Vintage (c. 1950s ?) Franciscan Masterpiece Minaret China (Silver Pattern): 123,800 ppm Lead. This is *NOT* food safe.

Vintage (c. 1950s ?) Franciscan Masterpiece Minaret China (Silver Pattern): 123,800 ppm Lead. These pieces are *NOT* safe for food use.

When tested with an XRF instrument, this vintage Franciscan Masterpiece China in the Minaret pattern (c. 1950*s ?) was positive for levels as high as 123,800 ppm Lead. That’s more than 12% Lead in the surface glaze on this piece (on the functional / food-surface of the dish).

*If you can find more information about the year of manufacture on this pattern, please let me know!

Here’s the reading for the silver colored food surface of the dish, 60+ second reading:

  • Lead (Pb): 123,800 +/- 5,600 ppm
  • Gold (Au): 1,038 +/- 274 ppm
  • Zinc (Zn): 13,300 +/- 600 ppm 
  • Iron (Fe): 653 +/- 236 ppm
  • Titanium (Ti): 171 +/- 73 ppm

Here’s the reading for the plain white back of the dish (not over the logo area), 60+ second reading:

  • Lead (Pb): 71,100 +/- 2,300 ppm
  • Zinc (Zn): 9,402 +/- 379 ppm 
  • Iron (Fe): 909 +/- 208 ppm
  • Vanadium (V): 93 +/- 39 ppm
  • Titanium (Ti): 279 +/- 67 ppm

Metals not listed above were not detected with the XRF instrument.

Image below is of the bottom mark on this piece.
Continue reading below image.

Vintage (c. 1950s ?) Franciscan Masterpiece Minaret China (Silver Pattern): 123,800 ppm Lead. These pieces are *NOT* safe for food use.

For Context: Modern/newly manufactured (2019) items intended for use by children are required by current legislation to be under 90 ppm Lead in the glaze, paint or coating and under 100 ppm Lead in the substrate. Newly manufactured dishes are not regulated in the same way children’s items are (unless they are dishes intended for use by children, like newly manufactured baby dishes) for total Lead content (as detectable with an XRF instrument) Vintage or antique dishes are also not regulated for the presence toxicants in any way.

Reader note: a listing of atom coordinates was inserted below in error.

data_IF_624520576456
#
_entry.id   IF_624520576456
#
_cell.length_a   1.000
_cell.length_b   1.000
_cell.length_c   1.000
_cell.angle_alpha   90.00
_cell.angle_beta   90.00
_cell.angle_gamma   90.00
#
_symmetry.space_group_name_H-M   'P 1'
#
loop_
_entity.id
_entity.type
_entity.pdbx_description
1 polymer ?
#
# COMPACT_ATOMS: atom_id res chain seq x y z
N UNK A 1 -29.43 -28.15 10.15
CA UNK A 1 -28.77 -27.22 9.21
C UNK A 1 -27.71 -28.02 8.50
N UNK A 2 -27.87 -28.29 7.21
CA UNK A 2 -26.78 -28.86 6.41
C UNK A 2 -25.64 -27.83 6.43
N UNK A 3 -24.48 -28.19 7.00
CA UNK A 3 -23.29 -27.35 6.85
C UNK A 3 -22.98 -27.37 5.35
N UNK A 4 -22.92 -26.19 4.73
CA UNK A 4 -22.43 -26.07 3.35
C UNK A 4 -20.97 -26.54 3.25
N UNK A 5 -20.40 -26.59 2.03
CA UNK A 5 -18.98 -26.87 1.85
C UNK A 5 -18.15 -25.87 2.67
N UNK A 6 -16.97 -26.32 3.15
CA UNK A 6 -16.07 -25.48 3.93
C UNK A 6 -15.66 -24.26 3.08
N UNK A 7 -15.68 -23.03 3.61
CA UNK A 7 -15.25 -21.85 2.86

Here’s a video where I test some pieces with a LeadCheck swab, including a Franciscan piece.

The reason this vintage Franciscan china is scary for me is because it is known to leach and I have personally seen it in so many homes! Thousands of people seem to have held onto these vintage Franciscan pieces and cherished them (because it was Grandma’s) and it is also highly collectible and plentiful (check out eBay!) and people are also using it as their every day dishes (eating off of it – not just collecting it.)

Please avoid any vintage china patterns from the Franciscan Potteries of Sonoma, CA, they are all very high lead and the Lead is leachable on the surface of these particular dishes.

Click here to see more of the Franciscan pieces I have tested.

It just takes a microscopic amount of lead to poison a child – and eating off these plates could very likely do the job! They are very high Lead and it is chalking off or leaching from the surface into the food.

Click here to see some lead-free dishware options!

A special thanks to Gustav for sending these in to add to my “Museum of Lead” collection!

As always, thank you for reading and for sharing my posts.

Please let me know if you have any questions.

Tamara Rubin
Lead Safe Mama 

Vintage (c. 1950s ?) Franciscan Masterpiece Minaret China (Silver Pattern): 123,800 ppm Lead. These pieces are *NOT* safe for food use. Vintage (c. 1950s ?) Franciscan Masterpiece Minaret China (Silver Pattern): 123,800 ppm Lead. These pieces are *NOT* safe for food use.

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